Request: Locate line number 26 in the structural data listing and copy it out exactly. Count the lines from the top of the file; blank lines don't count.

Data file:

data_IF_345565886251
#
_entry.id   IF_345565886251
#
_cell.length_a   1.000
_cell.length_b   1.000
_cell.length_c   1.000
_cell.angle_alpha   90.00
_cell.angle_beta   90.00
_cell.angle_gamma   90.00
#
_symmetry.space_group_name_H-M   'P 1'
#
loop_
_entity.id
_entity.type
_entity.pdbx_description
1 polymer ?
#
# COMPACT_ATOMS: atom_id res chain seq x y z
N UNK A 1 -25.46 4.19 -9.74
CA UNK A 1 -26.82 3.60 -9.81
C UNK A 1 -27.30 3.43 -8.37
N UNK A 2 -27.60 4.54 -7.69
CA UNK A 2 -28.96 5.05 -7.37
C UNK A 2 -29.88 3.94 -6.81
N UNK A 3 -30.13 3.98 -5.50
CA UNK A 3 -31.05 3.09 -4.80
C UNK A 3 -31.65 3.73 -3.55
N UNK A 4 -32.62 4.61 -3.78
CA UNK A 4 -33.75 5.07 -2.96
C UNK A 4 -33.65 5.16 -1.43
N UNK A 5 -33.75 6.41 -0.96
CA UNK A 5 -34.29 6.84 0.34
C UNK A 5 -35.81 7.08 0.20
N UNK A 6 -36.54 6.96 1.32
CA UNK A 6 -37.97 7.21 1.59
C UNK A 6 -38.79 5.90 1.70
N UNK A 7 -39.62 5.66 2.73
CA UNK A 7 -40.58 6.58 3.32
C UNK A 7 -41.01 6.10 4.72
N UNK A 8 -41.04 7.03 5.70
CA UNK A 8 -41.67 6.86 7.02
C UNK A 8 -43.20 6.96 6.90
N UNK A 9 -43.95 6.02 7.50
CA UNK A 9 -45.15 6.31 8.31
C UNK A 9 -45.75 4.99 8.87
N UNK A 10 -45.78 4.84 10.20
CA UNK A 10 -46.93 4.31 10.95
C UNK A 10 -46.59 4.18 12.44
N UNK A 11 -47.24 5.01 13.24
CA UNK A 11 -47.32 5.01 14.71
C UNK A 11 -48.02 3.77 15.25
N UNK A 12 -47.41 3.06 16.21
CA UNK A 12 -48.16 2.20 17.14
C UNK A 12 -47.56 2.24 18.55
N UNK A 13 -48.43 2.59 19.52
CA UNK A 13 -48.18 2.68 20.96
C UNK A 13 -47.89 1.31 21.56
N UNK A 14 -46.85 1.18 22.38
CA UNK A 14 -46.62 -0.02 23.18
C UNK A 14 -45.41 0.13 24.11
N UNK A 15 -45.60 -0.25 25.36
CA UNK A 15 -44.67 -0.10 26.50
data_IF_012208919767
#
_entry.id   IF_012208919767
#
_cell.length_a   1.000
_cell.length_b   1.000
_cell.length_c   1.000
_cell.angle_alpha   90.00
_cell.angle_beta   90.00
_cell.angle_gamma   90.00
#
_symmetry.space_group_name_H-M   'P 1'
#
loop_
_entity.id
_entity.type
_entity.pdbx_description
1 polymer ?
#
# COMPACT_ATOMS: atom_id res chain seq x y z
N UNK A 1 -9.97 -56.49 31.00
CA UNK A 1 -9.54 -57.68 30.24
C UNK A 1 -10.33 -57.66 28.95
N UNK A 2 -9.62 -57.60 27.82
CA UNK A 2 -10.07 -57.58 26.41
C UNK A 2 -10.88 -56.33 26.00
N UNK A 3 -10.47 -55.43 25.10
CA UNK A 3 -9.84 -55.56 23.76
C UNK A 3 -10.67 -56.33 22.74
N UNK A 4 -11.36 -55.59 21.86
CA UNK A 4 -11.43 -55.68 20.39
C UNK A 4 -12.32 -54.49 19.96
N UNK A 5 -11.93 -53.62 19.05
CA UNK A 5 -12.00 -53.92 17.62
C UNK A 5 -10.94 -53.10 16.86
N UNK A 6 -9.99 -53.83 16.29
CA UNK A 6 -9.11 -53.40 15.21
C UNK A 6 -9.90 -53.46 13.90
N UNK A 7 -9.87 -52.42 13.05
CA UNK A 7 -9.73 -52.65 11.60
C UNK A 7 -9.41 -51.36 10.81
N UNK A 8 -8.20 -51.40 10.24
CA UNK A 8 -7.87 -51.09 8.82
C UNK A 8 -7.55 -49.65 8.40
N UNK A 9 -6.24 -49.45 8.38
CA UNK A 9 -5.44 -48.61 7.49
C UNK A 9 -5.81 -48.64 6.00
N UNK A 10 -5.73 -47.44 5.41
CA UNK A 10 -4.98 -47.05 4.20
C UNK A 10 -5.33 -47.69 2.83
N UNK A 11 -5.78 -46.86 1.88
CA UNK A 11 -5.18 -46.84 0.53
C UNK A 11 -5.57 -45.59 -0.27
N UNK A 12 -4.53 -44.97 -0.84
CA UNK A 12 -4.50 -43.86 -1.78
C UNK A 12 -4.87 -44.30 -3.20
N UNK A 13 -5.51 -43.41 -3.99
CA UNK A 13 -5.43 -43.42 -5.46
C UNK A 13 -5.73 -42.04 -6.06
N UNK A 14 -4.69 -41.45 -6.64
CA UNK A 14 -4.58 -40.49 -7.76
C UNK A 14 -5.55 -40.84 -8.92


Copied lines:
C UNK A 2 -29.88 3.94 -6.81